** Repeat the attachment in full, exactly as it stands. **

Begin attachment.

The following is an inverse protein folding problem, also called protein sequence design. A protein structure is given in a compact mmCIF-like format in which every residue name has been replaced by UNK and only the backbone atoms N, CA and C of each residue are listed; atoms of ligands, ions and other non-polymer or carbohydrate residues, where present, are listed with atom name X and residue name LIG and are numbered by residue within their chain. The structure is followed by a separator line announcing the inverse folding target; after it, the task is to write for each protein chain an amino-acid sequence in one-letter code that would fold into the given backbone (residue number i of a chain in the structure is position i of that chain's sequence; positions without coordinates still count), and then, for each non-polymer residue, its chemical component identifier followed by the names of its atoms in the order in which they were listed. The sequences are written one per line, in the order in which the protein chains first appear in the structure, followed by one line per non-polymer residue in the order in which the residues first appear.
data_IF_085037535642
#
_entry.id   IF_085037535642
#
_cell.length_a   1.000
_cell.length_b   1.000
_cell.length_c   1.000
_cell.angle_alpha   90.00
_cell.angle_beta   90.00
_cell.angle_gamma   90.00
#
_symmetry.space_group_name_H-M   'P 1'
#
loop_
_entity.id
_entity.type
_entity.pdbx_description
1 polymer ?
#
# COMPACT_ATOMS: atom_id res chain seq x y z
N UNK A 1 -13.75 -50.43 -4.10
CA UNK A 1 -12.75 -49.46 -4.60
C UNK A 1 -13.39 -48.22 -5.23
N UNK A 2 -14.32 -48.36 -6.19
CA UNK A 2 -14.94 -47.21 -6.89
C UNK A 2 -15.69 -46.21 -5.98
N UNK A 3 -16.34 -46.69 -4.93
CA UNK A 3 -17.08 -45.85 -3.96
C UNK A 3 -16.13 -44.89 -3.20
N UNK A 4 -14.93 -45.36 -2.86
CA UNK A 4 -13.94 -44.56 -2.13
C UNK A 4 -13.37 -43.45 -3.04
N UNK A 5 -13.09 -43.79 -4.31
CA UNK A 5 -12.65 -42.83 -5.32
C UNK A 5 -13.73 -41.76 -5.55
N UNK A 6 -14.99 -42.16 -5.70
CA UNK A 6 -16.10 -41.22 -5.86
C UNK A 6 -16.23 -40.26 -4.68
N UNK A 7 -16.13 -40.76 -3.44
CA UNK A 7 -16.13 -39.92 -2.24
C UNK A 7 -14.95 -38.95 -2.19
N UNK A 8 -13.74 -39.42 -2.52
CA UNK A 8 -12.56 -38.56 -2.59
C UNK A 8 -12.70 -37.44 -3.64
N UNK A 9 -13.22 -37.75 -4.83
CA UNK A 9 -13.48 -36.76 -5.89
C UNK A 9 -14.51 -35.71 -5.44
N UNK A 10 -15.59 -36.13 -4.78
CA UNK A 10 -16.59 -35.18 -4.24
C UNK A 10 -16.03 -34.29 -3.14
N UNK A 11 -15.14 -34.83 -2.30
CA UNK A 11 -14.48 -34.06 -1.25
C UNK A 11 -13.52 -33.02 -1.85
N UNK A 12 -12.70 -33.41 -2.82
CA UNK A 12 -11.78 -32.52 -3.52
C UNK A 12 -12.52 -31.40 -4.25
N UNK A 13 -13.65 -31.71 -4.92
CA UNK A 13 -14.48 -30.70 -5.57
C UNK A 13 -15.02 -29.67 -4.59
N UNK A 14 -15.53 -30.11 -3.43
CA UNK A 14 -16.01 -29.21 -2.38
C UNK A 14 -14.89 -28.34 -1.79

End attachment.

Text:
The following is an inverse protein folding problem, also called protein sequence design. A protein structure is given in a compact mmCIF-like format in which every residue name has been replaced by UNK and only the backbone atoms N, CA and C of each residue are listed; atoms of ligands, ions and other non-polymer or carbohydrate residues, where present, are listed with atom name X and residue name LIG and are numbered by residue within their chain. The structure is followed by a separator line announcing the inverse folding target; after it, the task is to write for each protein chain an amino-acid sequence in one-letter code that would fold into the given backbone (residue number i of a chain in the structure is position i of that chain's sequence; positions without coordinates still count), and then, for each non-polymer residue, its chemical component identifier followed by the names of its atoms in the order in which they were listed. The sequences are written one per line, in the order in which the protein chains first appear in the structure, followed by one line per non-polymer residue in the order in which the residues first appear.
data_IF_085037535642
#
_entry.id   IF_085037535642
#
_cell.length_a   1.000
_cell.length_b   1.000
_cell.length_c   1.000
_cell.angle_alpha   90.00
_cell.angle_beta   90.00
_cell.angle_gamma   90.00
#
_symmetry.space_group_name_H-M   'P 1'
#
loop_
_entity.id
_entity.type
_entity.pdbx_description
1 polymer ?
#
# COMPACT_ATOMS: atom_id res chain seq x y z
N UNK A 1 -13.75 -50.43 -4.10
CA UNK A 1 -12.75 -49.46 -4.60
C UNK A 1 -13.39 -48.22 -5.23
N UNK A 2 -14.32 -48.36 -6.19
CA UNK A 2 -14.94 -47.21 -6.89
C UNK A 2 -15.69 -46.21 -5.98
N UNK A 3 -16.34 -46.69 -4.93
CA UNK A 3 -17.08 -45.85 -3.96
C UNK A 3 -16.13 -44.89 -3.20
N UNK A 4 -14.93 -45.36 -2.86
CA UNK A 4 -13.94 -44.56 -2.13
C UNK A 4 -13.37 -43.45 -3.04
N UNK A 5 -13.09 -43.79 -4.31
CA UNK A 5 -12.65 -42.83 -5.32
C UNK A 5 -13.73 -41.76 -5.55
N UNK A 6 -14.99 -42.16 -5.70
CA UNK A 6 -16.10 -41.22 -5.86
C UNK A 6 -16.23 -40.26 -4.68
N UNK A 7 -16.13 -40.76 -3.44
CA UNK A 7 -16.13 -39.92 -2.24
C UNK A 7 -14.95 -38.95 -2.19
N UNK A 8 -13.74 -39.42 -2.52
CA UNK A 8 -12.56 -38.56 -2.59
C UNK A 8 -12.70 -37.44 -3.64
N UNK A 9 -13.22 -37.75 -4.83
CA UNK A 9 -13.48 -36.76 -5.89
C UNK A 9 -14.51 -35.71 -5.44
N UNK A 10 -15.59 -36.13 -4.78
CA UNK A 10 -16.59 -35.18 -4.24
C UNK A 10 -16.03 -34.29 -3.14
N UNK A 11 -15.14 -34.83 -2.30
CA UNK A 11 -14.48 -34.06 -1.25
C UNK A 11 -13.52 -33.02 -1.85
N UNK A 12 -12.70 -33.41 -2.82
CA UNK A 12 -11.78 -32.52 -3.52
C UNK A 12 -12.52 -31.40 -4.25
N UNK A 13 -13.65 -31.71 -4.92
CA UNK A 13 -14.48 -30.70 -5.57
C UNK A 13 -15.02 -29.67 -4.59
N UNK A 14 -15.53 -30.11 -3.43
CA UNK A 14 -16.01 -29.21 -2.38
C UNK A 14 -14.89 -28.34 -1.79